Today is the beginning of my penultimate semester of medical school. It also happens to be the beginning of the second half of my surgery core. Up until this point, I’ve generally found something to enjoy about every rotation in which I’ve had the opportunity to participate. This time, it hasn’t been easy.
Surgery core at Wyckoff is divided into 6 two-week modules: Surgery Clinics, Day Call, Wound Care, OR, Ambulatory Surgery and Night Call. Clinic and Wound Care have been the least intense modules, generally allowing one plenty of time to study/de-stress in the evenings. As I mentioned before, day call is comprised of 14 days straight of twelve hour shifts (usually preceded by a week of clinic with no break in between). Night call is reportedly similar to day call but students are allowed to take one day off per week and are only required to attend morning lecture and grand rounds, not afternoon lectures, so as to rest up for the night shift and not go insane. One may have the opportunity to scrub in on an emergency operation during day call and/or night call but for the most part, the OR action primarily occurs during the OR and Am Surg weeks. Over the course of those four weeks, students are required to scrub in on at least 10 and observe at least 20 surgeries.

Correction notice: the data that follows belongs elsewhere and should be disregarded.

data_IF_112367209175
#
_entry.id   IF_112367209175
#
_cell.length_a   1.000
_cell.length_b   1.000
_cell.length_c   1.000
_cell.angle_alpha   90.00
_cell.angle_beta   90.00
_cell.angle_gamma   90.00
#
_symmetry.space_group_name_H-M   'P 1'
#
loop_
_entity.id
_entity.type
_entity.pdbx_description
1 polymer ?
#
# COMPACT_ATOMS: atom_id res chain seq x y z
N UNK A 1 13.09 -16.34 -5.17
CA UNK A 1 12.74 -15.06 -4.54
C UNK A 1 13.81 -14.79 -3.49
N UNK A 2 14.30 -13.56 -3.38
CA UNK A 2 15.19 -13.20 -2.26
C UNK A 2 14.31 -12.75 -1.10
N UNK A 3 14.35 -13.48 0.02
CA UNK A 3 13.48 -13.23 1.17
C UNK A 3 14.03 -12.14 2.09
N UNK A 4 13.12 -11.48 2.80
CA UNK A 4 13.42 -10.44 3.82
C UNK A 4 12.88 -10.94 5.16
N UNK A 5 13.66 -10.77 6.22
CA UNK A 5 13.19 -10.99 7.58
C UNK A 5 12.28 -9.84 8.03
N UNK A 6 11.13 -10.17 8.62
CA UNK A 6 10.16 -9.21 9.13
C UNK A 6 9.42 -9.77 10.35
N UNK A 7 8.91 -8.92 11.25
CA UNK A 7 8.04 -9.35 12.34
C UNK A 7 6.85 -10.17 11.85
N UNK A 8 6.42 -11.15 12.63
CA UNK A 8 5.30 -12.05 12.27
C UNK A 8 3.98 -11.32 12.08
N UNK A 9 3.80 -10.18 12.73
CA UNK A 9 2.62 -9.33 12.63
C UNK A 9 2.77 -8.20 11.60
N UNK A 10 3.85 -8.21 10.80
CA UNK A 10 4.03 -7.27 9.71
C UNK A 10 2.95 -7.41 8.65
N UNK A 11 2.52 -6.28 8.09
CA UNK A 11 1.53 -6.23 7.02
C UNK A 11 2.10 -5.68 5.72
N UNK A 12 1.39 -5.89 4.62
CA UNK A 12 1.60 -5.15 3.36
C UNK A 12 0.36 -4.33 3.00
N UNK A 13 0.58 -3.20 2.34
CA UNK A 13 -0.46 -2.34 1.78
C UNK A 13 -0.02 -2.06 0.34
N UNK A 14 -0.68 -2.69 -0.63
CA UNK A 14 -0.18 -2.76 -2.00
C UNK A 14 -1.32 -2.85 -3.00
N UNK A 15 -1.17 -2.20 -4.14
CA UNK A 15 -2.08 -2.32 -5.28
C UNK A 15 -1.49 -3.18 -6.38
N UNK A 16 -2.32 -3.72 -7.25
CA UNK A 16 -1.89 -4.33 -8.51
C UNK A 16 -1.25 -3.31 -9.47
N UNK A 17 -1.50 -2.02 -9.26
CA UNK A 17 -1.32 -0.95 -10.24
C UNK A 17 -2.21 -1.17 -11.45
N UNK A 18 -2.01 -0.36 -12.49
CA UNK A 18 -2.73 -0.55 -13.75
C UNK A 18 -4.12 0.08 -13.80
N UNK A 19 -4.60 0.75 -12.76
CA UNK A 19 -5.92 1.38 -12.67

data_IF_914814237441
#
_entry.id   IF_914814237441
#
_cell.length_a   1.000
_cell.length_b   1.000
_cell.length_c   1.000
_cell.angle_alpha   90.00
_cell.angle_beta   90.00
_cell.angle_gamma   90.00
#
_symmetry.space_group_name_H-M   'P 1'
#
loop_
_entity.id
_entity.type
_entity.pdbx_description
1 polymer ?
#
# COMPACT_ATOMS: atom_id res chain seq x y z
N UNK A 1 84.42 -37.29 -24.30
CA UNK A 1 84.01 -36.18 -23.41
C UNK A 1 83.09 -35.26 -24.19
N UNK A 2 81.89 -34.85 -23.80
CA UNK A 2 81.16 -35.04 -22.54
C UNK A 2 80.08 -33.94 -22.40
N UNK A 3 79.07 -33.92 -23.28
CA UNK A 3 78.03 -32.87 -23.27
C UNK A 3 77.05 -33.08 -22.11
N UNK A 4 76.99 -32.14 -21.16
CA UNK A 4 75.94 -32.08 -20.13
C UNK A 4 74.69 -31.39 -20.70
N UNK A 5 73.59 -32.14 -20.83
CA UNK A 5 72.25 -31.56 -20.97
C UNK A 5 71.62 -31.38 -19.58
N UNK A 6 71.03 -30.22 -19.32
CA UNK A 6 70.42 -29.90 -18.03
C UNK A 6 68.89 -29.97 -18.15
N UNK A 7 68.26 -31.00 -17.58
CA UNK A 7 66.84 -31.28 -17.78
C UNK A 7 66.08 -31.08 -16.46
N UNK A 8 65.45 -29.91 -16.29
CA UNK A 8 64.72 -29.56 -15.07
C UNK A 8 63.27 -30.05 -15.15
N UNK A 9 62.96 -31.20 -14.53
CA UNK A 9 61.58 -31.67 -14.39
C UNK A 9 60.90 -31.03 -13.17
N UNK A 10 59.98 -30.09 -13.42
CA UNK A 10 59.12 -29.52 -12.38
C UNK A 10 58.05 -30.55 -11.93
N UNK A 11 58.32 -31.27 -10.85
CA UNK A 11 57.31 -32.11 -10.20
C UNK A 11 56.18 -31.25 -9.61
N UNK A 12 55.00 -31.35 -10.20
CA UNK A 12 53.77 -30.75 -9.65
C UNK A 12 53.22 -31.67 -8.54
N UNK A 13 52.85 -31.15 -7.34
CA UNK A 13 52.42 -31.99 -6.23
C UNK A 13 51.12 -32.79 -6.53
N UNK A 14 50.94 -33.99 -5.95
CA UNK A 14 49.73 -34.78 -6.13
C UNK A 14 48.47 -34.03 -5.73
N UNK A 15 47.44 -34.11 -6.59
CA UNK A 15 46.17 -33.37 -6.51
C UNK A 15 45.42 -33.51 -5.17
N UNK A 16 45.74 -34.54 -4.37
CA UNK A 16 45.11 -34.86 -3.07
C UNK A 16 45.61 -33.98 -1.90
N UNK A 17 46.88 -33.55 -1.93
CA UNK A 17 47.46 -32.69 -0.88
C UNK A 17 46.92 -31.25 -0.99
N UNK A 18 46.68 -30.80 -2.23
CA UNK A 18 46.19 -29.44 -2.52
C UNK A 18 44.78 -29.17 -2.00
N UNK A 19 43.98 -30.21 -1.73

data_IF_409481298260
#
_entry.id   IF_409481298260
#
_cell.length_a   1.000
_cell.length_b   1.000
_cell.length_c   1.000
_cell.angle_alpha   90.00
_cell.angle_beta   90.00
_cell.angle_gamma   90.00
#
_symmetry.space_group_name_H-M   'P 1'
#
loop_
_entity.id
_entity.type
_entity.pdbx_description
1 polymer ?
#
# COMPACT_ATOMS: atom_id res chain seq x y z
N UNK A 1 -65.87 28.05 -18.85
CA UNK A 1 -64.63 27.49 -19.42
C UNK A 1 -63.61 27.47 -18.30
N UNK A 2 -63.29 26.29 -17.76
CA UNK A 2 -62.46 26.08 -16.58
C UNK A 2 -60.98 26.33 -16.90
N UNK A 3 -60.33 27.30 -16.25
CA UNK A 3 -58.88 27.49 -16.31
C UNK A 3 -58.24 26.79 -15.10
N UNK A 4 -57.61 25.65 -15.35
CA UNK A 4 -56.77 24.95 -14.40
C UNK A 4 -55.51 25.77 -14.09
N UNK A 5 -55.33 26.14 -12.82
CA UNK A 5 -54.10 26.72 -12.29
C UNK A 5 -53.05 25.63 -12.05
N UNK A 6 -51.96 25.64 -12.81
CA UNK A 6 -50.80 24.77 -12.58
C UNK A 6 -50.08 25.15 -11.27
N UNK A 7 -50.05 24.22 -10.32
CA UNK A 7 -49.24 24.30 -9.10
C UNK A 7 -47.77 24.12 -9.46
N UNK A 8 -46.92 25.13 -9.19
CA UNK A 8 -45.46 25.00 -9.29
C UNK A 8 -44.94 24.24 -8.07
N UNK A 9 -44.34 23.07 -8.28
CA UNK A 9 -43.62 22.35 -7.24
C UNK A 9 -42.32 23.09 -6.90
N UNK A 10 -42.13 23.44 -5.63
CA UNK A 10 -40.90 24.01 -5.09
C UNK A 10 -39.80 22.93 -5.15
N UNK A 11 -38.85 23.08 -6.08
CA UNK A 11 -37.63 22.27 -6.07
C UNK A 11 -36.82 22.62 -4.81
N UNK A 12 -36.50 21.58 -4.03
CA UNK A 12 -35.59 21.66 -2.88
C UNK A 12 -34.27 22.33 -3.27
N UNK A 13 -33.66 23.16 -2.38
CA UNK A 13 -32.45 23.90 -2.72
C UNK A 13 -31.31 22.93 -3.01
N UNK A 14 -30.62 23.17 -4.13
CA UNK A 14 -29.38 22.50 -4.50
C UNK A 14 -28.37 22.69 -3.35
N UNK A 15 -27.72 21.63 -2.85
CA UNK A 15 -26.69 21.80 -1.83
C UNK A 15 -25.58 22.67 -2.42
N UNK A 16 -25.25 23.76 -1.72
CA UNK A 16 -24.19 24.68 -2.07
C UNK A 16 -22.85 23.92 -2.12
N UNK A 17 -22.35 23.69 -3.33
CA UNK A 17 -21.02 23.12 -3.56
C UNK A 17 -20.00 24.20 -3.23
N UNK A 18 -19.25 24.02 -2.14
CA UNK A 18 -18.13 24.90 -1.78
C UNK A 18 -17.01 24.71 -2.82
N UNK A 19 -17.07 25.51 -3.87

Part of the reason it’s been difficult to find things to enjoy over the past 6 weeks probably has to do with the general atmosphere of surgery, which while occasionally congenial (especially among the residents/interns), can be downright hostile. Things tend to be tense when you’re constantly in fear that you’ll be pimped to death or screamed at by an attending.* The expectation seems to be that we must know everything except how to actually perform surgeries. Everything else pertaining to bodies and/or diseases is fair game. Case in point: yesterday, two students in my group were drilled on Fournier gangrene while scrubbed in on a totally unrelated procedure. None of us had ever heard of Fournier gangrene until yesterday. In addition, there doesn’t seem to be a way to gauge one’s performance. We haven’t received feedback or grades on any of the assignments or quizzes we’ve had thus far and I’ve heard that hardly anyone makes it out with an A, which is pretty disheartening.
Nonetheless, there are a few cool things about surgery – I got to assist on a few chest tube insertions and staple the incision from an open appendectomy. Today, I’m going to observe a brain biopsy and scrub in on a BKA. I hope these little things will be able to sustain me for the next 5.5 weeks…
*Witnessing these incidents is also quite traumatic